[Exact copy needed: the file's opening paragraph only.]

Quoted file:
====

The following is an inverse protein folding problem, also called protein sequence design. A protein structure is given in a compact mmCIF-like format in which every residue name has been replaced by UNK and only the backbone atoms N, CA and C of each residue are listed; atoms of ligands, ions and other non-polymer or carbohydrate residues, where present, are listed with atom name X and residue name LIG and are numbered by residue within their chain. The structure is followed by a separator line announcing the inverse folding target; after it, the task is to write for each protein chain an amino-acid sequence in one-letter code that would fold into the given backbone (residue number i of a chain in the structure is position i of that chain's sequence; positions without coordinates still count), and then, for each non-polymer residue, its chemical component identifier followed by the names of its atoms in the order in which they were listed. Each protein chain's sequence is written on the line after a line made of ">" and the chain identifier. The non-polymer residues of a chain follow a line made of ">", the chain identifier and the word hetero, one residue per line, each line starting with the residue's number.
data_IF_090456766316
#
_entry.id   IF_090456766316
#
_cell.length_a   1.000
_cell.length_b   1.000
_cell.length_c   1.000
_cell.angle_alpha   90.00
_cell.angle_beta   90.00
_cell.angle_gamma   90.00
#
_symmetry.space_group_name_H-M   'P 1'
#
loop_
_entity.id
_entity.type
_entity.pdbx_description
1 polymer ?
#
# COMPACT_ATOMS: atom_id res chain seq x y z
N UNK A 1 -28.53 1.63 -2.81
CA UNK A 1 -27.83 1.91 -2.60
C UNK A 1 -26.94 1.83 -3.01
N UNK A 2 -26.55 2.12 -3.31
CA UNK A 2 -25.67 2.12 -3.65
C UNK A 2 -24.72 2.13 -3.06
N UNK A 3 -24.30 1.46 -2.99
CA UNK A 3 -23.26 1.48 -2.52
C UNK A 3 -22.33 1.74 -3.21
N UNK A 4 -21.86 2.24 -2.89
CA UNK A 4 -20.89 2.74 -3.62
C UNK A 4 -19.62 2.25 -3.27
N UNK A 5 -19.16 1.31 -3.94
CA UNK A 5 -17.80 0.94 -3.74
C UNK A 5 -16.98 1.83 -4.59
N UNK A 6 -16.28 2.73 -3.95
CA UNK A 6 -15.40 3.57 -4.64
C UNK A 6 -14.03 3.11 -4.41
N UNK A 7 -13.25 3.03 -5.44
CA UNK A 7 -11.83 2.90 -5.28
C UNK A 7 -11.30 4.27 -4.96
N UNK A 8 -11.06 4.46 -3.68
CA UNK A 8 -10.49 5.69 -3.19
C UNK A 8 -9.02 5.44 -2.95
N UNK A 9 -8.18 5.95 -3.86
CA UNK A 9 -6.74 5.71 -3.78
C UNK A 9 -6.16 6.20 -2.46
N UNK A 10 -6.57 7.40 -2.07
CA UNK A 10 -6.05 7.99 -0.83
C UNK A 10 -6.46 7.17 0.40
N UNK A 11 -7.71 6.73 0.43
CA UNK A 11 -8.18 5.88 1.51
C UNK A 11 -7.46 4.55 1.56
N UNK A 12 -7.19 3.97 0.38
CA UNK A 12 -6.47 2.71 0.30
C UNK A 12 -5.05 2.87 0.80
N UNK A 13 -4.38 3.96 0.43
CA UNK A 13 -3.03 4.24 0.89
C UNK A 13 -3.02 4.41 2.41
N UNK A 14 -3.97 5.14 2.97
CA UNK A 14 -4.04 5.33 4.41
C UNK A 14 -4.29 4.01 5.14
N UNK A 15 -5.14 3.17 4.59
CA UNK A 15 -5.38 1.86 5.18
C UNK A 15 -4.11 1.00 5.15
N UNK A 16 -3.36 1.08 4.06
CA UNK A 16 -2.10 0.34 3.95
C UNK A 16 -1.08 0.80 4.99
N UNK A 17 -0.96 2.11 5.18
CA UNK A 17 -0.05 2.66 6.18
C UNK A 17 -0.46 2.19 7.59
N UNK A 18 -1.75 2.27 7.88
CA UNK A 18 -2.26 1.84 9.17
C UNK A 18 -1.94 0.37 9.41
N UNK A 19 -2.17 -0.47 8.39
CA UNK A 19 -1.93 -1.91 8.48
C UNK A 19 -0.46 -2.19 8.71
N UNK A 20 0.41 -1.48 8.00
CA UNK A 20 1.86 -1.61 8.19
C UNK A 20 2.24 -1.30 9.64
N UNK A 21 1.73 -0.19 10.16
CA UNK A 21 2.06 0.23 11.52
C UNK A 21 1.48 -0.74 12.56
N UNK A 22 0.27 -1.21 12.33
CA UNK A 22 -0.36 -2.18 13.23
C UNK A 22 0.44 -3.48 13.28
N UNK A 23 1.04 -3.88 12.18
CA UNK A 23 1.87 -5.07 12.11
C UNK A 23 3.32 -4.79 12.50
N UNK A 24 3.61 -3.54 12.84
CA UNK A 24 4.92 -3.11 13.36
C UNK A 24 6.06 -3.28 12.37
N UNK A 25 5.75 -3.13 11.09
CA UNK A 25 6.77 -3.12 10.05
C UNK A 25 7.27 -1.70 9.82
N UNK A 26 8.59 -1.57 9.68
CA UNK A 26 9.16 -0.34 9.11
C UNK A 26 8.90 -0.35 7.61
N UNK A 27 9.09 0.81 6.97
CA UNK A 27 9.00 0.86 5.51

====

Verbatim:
The following is an inverse protein folding problem, also called protein sequence design. A protein structure is given in a compact mmCIF-like format in which every residue name has been replaced by UNK and only the backbone atoms N, CA and C of each residue are listed; atoms of ligands, ions and other non-polymer or carbohydrate residues, where present, are listed with atom name X and residue name LIG and are numbered by residue within their chain. The structure is followed by a separator line announcing the inverse folding target; after it, the task is to write for each protein chain an amino-acid sequence in one-letter code that would fold into the given backbone (residue number i of a chain in the structure is position i of that chain's sequence; positions without coordinates still count), and then, for each non-polymer residue, its chemical component identifier followed by the names of its atoms in the order in which they were listed. Each protein chain's sequence is written on the line after a line made of ">" and the chain identifier. The non-polymer residues of a chain follow a line made of ">", the chain identifier and the word hetero, one residue per line, each line starting with the residue's number.